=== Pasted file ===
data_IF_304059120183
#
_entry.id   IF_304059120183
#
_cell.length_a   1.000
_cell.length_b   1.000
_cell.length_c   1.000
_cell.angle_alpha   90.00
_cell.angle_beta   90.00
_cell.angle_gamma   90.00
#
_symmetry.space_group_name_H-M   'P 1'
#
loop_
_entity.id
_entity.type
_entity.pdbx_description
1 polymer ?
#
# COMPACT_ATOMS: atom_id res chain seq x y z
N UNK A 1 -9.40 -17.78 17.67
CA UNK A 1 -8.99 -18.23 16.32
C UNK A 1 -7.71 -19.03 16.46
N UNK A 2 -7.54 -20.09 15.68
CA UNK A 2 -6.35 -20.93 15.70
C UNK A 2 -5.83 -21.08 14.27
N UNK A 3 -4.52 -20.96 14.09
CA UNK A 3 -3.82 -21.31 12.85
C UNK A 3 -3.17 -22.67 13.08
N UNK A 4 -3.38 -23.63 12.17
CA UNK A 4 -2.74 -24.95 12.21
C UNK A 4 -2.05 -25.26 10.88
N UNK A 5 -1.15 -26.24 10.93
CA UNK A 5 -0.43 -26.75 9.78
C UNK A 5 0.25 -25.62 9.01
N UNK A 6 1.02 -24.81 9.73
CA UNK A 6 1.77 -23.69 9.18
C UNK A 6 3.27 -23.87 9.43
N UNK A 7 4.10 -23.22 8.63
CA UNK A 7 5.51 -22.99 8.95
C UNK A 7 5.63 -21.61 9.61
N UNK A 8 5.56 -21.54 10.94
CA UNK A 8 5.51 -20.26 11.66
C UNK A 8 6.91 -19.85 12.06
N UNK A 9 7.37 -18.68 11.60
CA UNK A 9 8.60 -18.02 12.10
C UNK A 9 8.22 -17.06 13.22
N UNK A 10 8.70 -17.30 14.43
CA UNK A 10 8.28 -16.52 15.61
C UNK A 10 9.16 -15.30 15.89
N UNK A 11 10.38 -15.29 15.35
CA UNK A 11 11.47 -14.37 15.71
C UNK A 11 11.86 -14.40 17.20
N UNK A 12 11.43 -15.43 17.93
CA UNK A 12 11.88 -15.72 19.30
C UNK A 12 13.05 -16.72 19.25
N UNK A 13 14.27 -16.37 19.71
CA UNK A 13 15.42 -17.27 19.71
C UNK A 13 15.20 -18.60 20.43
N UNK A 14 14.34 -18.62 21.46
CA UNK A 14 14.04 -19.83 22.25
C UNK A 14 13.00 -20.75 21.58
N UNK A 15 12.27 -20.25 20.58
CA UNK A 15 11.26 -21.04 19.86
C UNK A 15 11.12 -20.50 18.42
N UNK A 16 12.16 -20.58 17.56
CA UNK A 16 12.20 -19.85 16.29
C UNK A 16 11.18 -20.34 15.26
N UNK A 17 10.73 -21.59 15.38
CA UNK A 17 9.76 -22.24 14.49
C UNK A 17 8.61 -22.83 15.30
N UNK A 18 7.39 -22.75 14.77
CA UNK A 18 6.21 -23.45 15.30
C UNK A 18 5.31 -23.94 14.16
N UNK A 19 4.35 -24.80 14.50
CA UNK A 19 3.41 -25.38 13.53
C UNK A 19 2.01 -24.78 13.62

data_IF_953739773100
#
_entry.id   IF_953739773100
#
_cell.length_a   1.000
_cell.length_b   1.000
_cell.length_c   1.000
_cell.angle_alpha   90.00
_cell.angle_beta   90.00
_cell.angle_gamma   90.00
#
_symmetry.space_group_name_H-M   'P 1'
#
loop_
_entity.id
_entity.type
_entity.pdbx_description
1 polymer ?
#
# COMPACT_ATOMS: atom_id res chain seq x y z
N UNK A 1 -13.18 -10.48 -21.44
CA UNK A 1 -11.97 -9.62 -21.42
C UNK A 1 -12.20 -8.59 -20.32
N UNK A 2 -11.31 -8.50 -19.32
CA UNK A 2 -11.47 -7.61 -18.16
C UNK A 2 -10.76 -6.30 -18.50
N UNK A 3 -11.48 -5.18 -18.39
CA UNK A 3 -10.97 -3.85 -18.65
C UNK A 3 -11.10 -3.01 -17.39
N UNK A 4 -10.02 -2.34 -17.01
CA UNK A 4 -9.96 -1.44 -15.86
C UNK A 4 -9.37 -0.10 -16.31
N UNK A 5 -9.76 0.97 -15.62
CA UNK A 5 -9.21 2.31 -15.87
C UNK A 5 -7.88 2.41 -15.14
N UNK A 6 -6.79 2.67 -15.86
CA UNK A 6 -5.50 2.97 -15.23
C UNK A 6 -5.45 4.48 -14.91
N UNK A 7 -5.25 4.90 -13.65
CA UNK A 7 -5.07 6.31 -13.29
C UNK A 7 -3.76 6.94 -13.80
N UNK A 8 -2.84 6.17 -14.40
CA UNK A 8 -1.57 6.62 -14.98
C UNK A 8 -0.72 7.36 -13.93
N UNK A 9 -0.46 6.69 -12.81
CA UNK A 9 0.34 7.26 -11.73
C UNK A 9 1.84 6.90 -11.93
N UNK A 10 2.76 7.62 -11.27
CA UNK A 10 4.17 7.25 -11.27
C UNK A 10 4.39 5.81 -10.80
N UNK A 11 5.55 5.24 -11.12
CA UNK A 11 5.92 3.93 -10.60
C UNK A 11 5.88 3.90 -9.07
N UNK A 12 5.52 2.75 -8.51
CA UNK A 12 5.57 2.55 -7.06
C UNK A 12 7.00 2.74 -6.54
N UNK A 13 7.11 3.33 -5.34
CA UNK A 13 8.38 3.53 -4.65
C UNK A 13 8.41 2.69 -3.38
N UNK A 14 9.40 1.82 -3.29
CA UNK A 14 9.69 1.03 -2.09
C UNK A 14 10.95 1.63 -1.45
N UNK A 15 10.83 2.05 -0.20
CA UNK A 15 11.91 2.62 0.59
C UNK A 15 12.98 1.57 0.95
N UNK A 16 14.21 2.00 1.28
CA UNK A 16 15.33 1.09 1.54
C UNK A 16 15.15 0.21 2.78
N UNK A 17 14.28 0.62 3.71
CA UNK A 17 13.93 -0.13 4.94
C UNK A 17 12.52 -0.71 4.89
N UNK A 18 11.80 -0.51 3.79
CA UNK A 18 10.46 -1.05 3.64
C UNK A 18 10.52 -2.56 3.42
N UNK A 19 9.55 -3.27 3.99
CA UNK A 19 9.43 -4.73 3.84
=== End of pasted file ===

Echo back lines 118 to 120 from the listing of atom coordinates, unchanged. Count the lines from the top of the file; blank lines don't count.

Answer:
C UNK A 7 -3.76 6.94 -13.80
N UNK A 8 -2.84 6.17 -14.40
CA UNK A 8 -1.57 6.62 -14.98